I've seen a few systems that uses a NOR flash to boot from, and a NAND for a bigger filesystem. I've also seen a system with only NAND gets corrupted after files being written to and verified correct.

Are NOR used because it is more liable to boot a system? Or any other reasons?

Have you seen NAND not reliable?


2 Answers 2


It's not so much that NAND is not reliable (although it is less reliable), it's the fact that they are different sorts of memory in how they are accessed and the differences in speed of read/write; they are therefore useful for different applications.

NOR's main advantage is that it is random access, which makes it possible to use it to run code. It has a full address and data bus, so you can address any location and read from/write to immediately (writing assumes the address is empty of course).

You read/write NAND by setting up the address through its small I/O interface then reading or writing data with the address auto incrementing with each read or write. This makes it good for writing or reading streams of data or files. Write speed for NAND is faster than NOR. When you're writing images on a camera, for example, that fast write speed is especially useful. NAND's higher density is, of course, better for applications such as storing data.

Edit: after Marcus' question.

There is a reason for this access because of the way the MOSFETs are physically organised in the IC. To borrow a little from Wikipedia:

In NOR flash, each cell has one end connected directly to ground, and the other end connected directly to a bit line. This arrangement is called "NOR flash" because it acts like a NOR gate.

The fact that each cell has one end connected to a bit line means they (and so each bit) can be accessed randomly.

NAND flash also uses floating-gate transistors, but they are connected in a way that resembles a NAND gate: several transistors are connected in series, and the bit line is pulled low only if all the word lines are pulled high (above the transistors' VT).

This means that every bit in the word has to be accessed at the same time.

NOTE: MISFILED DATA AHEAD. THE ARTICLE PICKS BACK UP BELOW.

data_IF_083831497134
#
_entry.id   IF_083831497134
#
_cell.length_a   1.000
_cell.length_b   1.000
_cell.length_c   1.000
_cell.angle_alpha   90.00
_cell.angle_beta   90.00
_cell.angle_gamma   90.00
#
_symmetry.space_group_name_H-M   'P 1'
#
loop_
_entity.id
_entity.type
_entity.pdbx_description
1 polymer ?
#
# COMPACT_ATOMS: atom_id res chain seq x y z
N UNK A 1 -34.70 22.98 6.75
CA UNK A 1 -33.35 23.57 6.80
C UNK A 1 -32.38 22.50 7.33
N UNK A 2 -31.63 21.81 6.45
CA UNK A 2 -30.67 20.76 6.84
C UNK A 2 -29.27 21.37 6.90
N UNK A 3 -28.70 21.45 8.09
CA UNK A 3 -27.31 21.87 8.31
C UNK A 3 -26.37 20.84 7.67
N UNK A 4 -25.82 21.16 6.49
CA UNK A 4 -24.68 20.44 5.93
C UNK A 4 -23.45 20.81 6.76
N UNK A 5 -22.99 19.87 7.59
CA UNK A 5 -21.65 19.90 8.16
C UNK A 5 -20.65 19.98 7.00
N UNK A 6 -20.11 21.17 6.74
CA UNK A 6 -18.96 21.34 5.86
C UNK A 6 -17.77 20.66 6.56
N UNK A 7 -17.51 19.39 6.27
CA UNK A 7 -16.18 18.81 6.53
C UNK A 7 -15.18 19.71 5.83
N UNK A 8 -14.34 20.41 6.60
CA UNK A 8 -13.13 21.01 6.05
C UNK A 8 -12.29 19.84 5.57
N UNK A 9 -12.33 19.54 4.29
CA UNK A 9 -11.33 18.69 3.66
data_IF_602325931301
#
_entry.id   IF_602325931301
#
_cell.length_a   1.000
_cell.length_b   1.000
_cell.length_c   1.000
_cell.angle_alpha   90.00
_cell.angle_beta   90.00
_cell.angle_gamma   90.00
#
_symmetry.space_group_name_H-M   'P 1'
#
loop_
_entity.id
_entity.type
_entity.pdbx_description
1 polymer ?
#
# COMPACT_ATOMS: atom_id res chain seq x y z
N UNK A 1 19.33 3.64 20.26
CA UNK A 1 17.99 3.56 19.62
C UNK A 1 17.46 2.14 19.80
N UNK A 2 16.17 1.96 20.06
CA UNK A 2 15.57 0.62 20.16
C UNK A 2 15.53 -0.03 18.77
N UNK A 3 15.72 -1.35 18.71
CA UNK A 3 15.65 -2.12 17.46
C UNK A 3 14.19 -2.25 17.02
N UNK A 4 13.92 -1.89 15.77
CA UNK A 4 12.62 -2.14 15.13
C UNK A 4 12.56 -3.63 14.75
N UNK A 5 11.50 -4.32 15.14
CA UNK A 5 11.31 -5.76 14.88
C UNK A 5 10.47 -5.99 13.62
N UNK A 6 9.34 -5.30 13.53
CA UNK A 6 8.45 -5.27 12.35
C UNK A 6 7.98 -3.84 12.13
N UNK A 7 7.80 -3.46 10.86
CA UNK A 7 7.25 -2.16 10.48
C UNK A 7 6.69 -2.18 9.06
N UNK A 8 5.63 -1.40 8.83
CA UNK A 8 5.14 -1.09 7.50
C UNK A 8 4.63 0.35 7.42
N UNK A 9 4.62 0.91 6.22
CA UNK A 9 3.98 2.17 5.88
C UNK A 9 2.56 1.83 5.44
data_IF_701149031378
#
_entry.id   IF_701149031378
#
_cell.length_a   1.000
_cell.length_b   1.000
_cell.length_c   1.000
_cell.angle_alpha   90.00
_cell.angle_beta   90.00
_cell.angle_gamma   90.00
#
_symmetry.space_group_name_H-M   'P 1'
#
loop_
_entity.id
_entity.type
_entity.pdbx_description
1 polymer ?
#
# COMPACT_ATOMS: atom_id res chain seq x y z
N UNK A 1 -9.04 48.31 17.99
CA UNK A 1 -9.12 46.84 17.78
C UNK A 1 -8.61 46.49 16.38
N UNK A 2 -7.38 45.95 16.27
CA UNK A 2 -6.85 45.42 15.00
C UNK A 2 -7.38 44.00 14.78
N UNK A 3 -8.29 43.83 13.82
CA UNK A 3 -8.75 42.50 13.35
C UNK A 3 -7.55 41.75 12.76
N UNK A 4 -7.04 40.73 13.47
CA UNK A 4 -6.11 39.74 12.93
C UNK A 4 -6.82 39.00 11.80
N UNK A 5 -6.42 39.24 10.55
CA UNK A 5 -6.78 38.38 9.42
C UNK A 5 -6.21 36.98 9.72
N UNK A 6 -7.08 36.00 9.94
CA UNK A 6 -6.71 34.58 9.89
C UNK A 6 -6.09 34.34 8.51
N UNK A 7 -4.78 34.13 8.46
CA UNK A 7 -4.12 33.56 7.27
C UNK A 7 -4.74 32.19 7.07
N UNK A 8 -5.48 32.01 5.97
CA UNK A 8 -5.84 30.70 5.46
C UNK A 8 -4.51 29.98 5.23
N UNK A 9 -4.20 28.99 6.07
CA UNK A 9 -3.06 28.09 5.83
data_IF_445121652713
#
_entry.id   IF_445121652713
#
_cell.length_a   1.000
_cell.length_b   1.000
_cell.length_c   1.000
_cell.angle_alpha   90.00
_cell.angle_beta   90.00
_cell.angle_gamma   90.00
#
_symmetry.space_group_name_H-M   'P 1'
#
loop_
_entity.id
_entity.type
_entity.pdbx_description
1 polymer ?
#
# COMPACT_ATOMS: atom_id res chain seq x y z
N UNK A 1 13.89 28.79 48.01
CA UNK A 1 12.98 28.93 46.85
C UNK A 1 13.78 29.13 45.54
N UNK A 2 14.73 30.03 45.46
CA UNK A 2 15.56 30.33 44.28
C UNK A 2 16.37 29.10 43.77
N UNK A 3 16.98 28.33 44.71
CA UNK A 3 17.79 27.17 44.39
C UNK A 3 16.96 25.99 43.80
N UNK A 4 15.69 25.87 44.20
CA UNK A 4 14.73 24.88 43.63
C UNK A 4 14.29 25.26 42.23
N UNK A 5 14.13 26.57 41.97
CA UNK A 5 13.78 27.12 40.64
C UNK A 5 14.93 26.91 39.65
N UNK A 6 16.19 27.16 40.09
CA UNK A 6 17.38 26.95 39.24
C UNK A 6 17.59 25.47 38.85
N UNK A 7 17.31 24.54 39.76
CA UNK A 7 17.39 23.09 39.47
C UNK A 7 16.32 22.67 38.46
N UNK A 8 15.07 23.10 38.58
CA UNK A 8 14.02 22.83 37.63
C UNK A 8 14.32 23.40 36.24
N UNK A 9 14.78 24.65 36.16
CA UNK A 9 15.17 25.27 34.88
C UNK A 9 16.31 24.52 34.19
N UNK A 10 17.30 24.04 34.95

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    \$\begingroup\$ Um, how is the cell technology (NOR/NAND) related to the addressing method (row-wise vs word-wise)? Honest question! If there is a link between these two, I wouldn't know it. (Especially since nor flash is usually also arranged in larger delete blocks) \$\endgroup\$ Nov 30, 2017 at 9:26
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    \$\begingroup\$ @MarcusMüller, that's a fair question and one I've never looked into. I'd always just had blind acceptance that there was a low level reason for it. I'm going investigate that now! \$\endgroup\$
    – DiBosco
    Nov 30, 2017 at 9:28
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    \$\begingroup\$ Related: electronics.stackexchange.com/questions/145358/… \$\endgroup\$
    – jpa
    Nov 30, 2017 at 14:44

The design of NOR-cell memory allows bits to be programmed (written to "0") independently, in any order, and without any risk of disturbing other bits. Some NOR-cell based memory arrays use error-corrected chunks of memory which must be written in chunks of a certain size (e.g. 32 bits) rather than a bit or even byte at a time, but that still makes it practical to write many small pieces of data independently in the same block without having to relocate the data and erase the old block.

Many NAND flash devices, by contrast, require that each page of data be written using at most two discrete operations, before the entire page will need to be erased. If one wants to repeatedly append data to the same page, each such operation would require a page copy and erase cycle (perhaps one might optimize things to only use a copy and erase after every cycle, but when using NOR flash one might manage 1,000 small updates for each copy/erase cycle).


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